Tuesday, February 16, 2016

The Freelancer's Owner Manual

Today's post is for my people.

No, not grumpy 44 year old Jews with an unlimited supply of righteous indignation and a garage full of soapboxes.

I'm talking about art directors and copywriters, of the freelance variety. So, if you're looking for something pithy about politics, parenting, neighborhood relations, the skyrocketing cost of college, or even a dismal recap of this year's Super Bowl extravaganza, you'll have to look elsewhere.

Today, February 16th, 2016, there are more advertising freelancers than I have ever seen in my entire career. There isn't a day that goes by that I don't receive a phone call, a text or an email to the effect of, "Hey, Rich if you know of any gigs out there send me your overflow."

Ok, that's not entirely true -- those requests never come via a phone call.

The point is, there are a lot of us creative mercenaries. And I don't think that's bad for ad agencies. In fact, as I have pointed out many times before, I believe it can be good. Very, very good.

As a public service to ad agencies all across this great land as well as those on the other side of the Greenwich Line (because I occasionally go international), I'd like to offer up some helpful hints in what I'm calling:

The Care and Feeding of Your Freelancer

1. Be Prepared -- Years ago, I was hired for a long term project at a rather obscene day rate. I won't say the name of the company but it rhymes with Zapple. I arrived on a Monday morning, ready to dazzle the Zapple people with my creative wares. But the Brief was not ready until Thursday. That's three full wasted day rates. Look, I'm happy to take your money, cruise Internet memes and pore through photos of Kim Jung Un all day long, but after a while Jewish guilt sets in. We want to work. Just tell us what the ideas are supposed to be about.

2. Give Us Time -- Over the last dozen years, I've been brought in countless times to reposition a brand. This is a monumental task. And it doesn't happen in the span of one rotation of the earth. "Here's the brief, let's see where you're at tomorrow morning."  Look, I wasn't in the room at Chiat/Day when they came up with Think Different and Here's to the Crazy Ones, and by the way it's shameful how many people are claiming credit for that work, but I was down the hall when it came into being. And I can tell you it didn't happen overnight. Or overweek. Or even Overmonth. To that end, I urge you to watch this video.

3. Less Meetings, More Work -- It goes without saying that if you've hired a freelancer you're paying a premium for what you hope to receive are solid sellable solutions. What you don't want to be doing is paying top dollar to a bunch of fidgety creatives who are inordinately averse to PowerPoint decks, marketing-speak, and incomprehensible intersecting Rhomboids and Trapezoids. Wink, wink, we hate trapezoids. There's a reason they have sold 473 million of these coffee mugs.

4.  Lay off the Layers -- If there's one thing we've learned from Washington DC and our inept members of Congress, it's that bureaucracy and politics produce more bureaucracy and more politics. Nothing good ever came out of GroupThink, with the possible exception of Windows 95™. Freelancers want nothing more than to do the work. We have no hidden agendas. No ambition. And no desire to move up the company org. chart. Hell, we don't even want to look at a company org. chart. It's why we became freelancers in the first place.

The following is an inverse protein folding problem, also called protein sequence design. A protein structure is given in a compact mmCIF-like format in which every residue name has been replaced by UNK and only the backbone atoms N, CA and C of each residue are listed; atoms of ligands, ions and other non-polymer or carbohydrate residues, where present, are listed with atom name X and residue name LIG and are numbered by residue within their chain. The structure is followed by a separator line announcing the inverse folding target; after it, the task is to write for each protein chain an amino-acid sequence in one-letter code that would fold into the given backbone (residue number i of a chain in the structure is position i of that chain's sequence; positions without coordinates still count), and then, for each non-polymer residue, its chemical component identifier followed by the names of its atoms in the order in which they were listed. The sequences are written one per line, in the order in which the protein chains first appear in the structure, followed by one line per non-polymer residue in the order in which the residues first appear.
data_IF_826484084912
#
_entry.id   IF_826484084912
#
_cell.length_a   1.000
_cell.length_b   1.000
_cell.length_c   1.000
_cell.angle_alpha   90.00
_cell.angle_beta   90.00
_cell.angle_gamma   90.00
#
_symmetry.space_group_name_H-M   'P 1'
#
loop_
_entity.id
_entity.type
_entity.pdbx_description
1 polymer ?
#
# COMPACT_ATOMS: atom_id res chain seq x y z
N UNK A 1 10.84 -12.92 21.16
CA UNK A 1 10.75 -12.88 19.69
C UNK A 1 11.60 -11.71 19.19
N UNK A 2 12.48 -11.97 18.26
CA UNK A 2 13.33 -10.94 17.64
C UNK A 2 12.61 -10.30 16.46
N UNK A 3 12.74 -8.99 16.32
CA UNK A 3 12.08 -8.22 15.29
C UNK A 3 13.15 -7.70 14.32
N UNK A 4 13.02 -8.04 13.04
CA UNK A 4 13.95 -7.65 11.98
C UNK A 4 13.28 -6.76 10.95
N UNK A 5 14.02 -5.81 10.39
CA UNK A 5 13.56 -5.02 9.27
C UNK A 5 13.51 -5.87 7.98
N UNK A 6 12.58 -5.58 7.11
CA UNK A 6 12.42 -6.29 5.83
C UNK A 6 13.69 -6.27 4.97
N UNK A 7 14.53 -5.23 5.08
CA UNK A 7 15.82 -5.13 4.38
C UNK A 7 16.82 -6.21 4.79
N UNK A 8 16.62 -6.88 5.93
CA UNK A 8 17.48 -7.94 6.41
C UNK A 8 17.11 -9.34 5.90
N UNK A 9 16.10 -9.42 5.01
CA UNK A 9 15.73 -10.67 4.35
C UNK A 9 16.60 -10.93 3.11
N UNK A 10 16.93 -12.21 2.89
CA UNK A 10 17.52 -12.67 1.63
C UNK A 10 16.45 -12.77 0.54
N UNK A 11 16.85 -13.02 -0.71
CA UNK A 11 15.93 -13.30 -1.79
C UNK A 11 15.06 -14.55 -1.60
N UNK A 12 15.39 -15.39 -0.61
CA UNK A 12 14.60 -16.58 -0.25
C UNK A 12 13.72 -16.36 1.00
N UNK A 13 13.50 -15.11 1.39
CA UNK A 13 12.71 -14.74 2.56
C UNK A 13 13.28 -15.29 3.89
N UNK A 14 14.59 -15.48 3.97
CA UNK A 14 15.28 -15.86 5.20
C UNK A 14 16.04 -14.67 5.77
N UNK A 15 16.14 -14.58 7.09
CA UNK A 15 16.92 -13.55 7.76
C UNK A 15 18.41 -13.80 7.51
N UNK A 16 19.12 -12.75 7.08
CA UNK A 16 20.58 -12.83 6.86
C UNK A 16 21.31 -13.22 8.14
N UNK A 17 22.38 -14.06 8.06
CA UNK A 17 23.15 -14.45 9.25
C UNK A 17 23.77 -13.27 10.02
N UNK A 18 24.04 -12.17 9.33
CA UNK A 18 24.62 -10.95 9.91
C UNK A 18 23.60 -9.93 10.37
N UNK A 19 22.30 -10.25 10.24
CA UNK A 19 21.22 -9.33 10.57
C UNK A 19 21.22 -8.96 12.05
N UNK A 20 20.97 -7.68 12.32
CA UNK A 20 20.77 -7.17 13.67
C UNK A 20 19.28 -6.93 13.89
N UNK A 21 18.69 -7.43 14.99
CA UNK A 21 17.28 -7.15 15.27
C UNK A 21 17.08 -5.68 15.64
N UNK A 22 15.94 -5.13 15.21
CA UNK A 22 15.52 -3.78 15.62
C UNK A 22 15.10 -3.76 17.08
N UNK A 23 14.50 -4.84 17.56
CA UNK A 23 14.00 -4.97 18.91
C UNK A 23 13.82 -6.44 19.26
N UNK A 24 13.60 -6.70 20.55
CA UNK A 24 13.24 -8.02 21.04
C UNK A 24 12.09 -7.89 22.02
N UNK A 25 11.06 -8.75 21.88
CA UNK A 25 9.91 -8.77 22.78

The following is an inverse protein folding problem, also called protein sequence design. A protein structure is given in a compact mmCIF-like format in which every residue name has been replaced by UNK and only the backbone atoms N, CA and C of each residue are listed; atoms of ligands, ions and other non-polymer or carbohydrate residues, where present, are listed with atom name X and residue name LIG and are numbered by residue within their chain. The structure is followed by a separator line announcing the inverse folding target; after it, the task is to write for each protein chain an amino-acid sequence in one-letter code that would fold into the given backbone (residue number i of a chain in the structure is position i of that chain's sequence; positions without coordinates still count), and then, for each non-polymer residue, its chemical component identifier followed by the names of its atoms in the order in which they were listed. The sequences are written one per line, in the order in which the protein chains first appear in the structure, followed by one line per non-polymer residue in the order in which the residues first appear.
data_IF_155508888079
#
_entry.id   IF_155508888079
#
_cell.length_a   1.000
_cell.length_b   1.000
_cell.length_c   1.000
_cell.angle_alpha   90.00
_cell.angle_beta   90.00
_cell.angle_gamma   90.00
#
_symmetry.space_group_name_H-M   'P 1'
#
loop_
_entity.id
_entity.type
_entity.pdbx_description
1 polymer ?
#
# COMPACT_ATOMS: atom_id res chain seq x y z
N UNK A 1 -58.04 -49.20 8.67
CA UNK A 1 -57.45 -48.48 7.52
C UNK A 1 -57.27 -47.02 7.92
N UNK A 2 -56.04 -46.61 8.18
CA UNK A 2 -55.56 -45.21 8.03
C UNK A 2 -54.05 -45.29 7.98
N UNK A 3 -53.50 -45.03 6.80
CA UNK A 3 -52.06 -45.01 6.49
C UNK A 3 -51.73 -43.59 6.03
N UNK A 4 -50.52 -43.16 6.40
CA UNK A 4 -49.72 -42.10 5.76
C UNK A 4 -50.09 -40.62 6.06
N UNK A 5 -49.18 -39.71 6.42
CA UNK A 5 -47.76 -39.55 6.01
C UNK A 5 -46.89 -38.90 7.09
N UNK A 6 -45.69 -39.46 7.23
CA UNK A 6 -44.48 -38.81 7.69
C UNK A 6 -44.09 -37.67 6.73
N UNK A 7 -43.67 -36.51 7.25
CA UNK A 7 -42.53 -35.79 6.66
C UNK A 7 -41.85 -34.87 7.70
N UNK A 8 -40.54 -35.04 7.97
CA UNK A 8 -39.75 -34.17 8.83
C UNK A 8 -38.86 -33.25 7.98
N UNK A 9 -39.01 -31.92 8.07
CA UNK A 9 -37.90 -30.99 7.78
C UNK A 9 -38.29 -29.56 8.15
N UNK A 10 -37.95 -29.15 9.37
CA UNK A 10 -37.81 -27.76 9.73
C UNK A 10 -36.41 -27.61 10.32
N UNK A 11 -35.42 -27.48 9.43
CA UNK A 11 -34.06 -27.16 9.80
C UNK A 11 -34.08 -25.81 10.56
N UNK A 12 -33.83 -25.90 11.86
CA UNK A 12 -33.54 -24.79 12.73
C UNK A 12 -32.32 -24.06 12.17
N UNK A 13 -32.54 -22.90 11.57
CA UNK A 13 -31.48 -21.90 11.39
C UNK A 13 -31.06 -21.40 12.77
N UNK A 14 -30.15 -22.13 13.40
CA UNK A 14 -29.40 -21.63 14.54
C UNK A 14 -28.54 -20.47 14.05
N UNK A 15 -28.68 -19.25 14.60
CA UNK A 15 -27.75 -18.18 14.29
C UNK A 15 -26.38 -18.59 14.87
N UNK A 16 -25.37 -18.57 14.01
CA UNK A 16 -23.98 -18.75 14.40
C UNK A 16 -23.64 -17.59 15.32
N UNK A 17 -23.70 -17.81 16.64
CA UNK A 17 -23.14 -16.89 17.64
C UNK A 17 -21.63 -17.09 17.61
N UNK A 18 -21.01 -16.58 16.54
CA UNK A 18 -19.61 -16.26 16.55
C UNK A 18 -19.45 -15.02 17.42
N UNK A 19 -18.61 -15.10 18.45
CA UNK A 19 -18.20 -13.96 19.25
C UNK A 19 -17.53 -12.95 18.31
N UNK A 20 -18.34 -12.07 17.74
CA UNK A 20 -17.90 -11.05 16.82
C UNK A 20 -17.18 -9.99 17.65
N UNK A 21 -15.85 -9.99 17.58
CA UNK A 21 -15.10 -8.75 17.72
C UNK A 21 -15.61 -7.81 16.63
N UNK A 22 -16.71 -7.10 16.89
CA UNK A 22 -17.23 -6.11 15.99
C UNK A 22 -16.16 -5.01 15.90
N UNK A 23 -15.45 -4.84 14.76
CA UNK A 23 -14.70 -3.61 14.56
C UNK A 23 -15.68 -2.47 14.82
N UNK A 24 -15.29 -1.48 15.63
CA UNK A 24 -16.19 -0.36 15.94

5.  The Long Leash -- My dog is 13 years old, pushing on 14. When I take her out a night for walk I put her on the leash. But the truth is I don't have to. She doesn't pull ahead, as she did when she was a pup. She doesn't bolt across the street to chase squirrels. She simply walks by my side and obeys all my commands. It's the benefit of experience. Similarly, most freelancers tend to be on the older side. Not 44 like me, but they've been around the block. You can depend on them. They're going to get the work done. Whether it's offsite or onsite. Or a flexible combination of both. Of course, if you want them onsite, it's always a good idea to have free food around. We are by nature, cheap dates.

6. 1099 Us -- I'm no accountant, though I come from a long line of CPA's, but I can't tell you the exuberant joy that courses through my body when, prior to booking a gig, an HR person will ask, "Is it OK if we 1099 you?" OK? I'll slash my day rate to get a full 1099 paycheck.  I'll gladly let my crafty accountant sort through the tax code and get me deductions for everything from my oven roasted turkey sandwiches (eaten while working) to my new Shimano FSX Mountain Bike (ridden while ideating.) Note: we also hate the word ideating.

With the possible exception of the last tip, all these tips are guaranteed to increase the bottom line of ad agencies hiring freelancers. And really, isn't that what's it's all about? Making more money for the holding companies.

I'm going to stop here at 6 points. I know that's an odd number and doesn't fit into the common listicle format of 5 or even 10. But that's exactly the kind of reckless and irresponsible freedom that makes life worth living as an advertising freelancer.

1 comment:

Anonymous said...

I so don't agree with the 1099 part...